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home-in-foreclosure-thumb-250x166-2941A short sale can be a great solution for a homeowner who is having trouble making his or her mortgage payments. A short sale is when a bank agrees to accept a sale price that is less than the full mortgage amount owed in order to avoid foreclosure. However, homeowners that complete a short sale are often surprised to find out months or even years later that their lender is seeking a deficiency judgment against them.

What is a deficiency judgment? Since the sale price is less than the full amount owed on the mortgage, the difference between the total debt owed and the sale price is known as the deficiency. In some states, the lender can seek a personal judgment against you after the short sale to recover this deficiency amount. If this judgment is entered against you, then the lender may collect this from the borrower by garnishing wages or levying the debtor’s bank account; Florida is one of these states.

The good news is there are ways to avoid a deficiency judgment after a short sale. One of the best methods is to negotiate a full waiver of the lender’s right to seek a deficiency judgment while negotiating the short sale with your mortgage holder. If the lender agrees, then the provision will be included in your short sale agreement. The agreement must state the transaction is in full satisfaction of the debt and that the lender waives its right to the deficiency.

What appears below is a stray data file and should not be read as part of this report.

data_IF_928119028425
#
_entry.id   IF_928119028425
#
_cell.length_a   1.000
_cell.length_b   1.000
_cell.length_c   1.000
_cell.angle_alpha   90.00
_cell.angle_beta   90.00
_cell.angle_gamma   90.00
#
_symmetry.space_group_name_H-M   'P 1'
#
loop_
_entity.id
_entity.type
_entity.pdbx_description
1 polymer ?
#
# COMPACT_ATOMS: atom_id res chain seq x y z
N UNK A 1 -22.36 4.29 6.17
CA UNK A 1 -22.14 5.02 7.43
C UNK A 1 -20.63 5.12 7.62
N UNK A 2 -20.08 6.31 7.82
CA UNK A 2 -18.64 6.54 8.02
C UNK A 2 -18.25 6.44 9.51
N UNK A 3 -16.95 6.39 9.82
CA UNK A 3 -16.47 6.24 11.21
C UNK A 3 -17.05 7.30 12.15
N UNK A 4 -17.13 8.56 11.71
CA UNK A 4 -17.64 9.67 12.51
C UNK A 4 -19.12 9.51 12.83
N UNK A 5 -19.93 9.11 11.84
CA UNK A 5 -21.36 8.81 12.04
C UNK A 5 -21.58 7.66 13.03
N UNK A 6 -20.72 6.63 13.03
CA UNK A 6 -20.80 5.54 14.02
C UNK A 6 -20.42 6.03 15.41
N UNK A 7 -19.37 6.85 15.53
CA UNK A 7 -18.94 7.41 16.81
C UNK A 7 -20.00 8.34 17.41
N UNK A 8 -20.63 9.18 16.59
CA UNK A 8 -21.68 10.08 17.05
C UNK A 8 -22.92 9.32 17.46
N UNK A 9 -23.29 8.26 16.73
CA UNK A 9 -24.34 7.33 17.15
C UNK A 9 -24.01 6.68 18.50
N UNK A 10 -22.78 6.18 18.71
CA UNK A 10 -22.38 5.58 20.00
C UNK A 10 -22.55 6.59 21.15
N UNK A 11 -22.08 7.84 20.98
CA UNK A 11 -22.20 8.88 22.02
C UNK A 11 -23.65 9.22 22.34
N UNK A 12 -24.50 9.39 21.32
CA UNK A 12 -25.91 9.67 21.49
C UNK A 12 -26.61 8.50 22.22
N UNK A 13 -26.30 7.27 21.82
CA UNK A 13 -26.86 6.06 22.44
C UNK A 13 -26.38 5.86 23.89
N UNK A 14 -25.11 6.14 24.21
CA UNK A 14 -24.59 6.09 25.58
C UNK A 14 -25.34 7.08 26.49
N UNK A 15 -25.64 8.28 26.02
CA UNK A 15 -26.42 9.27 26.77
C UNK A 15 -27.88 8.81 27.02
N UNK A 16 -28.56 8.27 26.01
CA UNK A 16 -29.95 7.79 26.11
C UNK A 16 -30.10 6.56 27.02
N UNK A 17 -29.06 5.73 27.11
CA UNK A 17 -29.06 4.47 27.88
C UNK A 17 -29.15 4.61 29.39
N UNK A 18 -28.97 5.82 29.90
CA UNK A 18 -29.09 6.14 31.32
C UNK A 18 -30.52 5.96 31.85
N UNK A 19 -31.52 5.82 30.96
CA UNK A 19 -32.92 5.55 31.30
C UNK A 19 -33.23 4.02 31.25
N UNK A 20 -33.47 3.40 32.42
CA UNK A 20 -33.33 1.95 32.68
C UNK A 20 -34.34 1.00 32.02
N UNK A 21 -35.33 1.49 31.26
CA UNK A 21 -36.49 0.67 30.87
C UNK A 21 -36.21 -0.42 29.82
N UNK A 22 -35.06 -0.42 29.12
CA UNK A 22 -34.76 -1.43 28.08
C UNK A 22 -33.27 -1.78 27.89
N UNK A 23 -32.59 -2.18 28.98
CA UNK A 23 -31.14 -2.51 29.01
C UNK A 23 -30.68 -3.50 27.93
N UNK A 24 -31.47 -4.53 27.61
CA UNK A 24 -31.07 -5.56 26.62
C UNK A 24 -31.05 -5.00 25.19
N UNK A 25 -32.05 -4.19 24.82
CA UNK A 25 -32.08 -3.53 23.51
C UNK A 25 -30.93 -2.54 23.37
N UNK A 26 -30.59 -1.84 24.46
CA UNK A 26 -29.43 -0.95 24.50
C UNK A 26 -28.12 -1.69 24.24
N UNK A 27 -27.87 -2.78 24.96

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Jacksonville Bankruptcy LawyerAs a Jacksonville Bankruptcy Attorney I am always being asked numerous questions about Florida Bankruptcies and their effect on individuals you file. Although individual results will vary, I strongly encourage you if you are considering Bankruptcy to consult with a local Jacksonville Bankruptcy Attorney. With that being said, here is a list of the 5 most common benefits applicable to most of my clients when filing a Florida Bankruptcy.

  1. Gives you a “Fresh Start.” This means you liability for your dischargeable will be eliminated.
  2. Will stop Foreclosure proceedings or allow you time to catch up on past due payments.
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Debt Forgiveness IncomeThe economic squalor many of us have been enduring over the last year has lead to foreclosures, bankruptcies and a larger than usual amount of debt settlement.